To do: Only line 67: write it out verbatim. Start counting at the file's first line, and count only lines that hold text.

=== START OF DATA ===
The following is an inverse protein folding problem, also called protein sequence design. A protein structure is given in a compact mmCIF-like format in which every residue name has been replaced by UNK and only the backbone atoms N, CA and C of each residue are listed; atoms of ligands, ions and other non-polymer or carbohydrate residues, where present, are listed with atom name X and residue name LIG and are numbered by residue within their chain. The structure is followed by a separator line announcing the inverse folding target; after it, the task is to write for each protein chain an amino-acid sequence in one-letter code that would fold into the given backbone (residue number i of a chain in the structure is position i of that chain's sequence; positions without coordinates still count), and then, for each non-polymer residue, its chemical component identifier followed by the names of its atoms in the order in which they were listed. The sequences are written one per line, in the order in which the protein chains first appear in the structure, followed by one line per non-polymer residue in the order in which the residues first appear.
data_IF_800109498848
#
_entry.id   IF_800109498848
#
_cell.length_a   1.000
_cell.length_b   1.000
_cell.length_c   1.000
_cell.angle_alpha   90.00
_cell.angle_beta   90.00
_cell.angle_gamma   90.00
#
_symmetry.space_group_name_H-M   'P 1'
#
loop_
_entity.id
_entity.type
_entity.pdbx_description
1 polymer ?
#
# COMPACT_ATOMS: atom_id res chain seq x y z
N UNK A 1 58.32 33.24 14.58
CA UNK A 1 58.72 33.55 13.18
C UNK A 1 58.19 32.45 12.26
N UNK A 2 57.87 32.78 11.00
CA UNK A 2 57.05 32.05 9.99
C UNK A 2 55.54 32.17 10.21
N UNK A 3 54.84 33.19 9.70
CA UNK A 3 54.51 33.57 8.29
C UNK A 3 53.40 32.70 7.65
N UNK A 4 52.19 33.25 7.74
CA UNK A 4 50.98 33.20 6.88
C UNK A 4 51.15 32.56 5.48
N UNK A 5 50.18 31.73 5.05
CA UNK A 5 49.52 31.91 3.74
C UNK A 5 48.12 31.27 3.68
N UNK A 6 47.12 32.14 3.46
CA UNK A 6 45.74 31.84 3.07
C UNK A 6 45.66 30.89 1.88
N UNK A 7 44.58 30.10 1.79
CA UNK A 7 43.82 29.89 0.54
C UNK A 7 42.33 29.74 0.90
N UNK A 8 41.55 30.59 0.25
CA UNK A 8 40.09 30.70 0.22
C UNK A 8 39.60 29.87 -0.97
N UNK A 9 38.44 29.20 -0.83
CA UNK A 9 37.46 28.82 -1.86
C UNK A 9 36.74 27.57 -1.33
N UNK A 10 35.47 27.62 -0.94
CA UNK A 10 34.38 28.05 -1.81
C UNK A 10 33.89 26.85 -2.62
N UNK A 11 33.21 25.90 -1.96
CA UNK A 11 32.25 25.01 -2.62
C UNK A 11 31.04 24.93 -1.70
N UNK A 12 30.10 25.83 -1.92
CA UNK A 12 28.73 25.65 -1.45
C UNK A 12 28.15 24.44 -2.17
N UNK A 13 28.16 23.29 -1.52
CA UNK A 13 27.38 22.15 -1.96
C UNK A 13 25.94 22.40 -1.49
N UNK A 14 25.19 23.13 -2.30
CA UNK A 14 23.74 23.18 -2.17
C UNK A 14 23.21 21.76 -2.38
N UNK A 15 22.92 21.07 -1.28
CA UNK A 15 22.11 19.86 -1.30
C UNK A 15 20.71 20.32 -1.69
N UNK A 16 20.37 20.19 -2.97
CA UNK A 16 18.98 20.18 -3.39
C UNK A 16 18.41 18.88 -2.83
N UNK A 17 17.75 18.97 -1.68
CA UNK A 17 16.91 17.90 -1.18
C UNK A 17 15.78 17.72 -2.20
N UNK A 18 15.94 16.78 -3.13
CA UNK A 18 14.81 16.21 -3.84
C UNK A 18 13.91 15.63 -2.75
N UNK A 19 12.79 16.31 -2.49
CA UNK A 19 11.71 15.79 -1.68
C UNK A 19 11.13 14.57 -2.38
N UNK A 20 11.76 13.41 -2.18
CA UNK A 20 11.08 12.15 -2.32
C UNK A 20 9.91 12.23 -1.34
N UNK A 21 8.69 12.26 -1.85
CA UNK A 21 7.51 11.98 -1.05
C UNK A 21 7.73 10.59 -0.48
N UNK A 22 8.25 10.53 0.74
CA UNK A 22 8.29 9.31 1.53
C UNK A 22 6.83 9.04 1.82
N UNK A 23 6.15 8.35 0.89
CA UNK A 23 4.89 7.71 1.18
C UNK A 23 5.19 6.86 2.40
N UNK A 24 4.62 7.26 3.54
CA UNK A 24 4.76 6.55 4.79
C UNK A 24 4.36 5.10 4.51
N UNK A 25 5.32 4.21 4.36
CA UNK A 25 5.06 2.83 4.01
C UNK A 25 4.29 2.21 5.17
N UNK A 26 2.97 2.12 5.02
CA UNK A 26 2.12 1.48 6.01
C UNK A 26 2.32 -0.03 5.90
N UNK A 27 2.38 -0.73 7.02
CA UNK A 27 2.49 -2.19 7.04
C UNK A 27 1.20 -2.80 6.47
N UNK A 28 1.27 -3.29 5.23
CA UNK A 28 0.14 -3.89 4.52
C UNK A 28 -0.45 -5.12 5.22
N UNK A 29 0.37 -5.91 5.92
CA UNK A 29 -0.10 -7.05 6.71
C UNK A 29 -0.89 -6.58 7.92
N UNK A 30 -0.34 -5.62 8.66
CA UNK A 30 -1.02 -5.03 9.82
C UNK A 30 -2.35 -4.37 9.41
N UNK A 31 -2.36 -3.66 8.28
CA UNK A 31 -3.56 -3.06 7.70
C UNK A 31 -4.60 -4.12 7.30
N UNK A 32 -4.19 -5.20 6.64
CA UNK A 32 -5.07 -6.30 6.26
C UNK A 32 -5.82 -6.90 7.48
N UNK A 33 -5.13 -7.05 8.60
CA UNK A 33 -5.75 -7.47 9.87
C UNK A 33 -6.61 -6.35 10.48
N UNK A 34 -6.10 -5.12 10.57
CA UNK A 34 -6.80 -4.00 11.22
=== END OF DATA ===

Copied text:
N UNK A 16 20.37 20.19 -2.97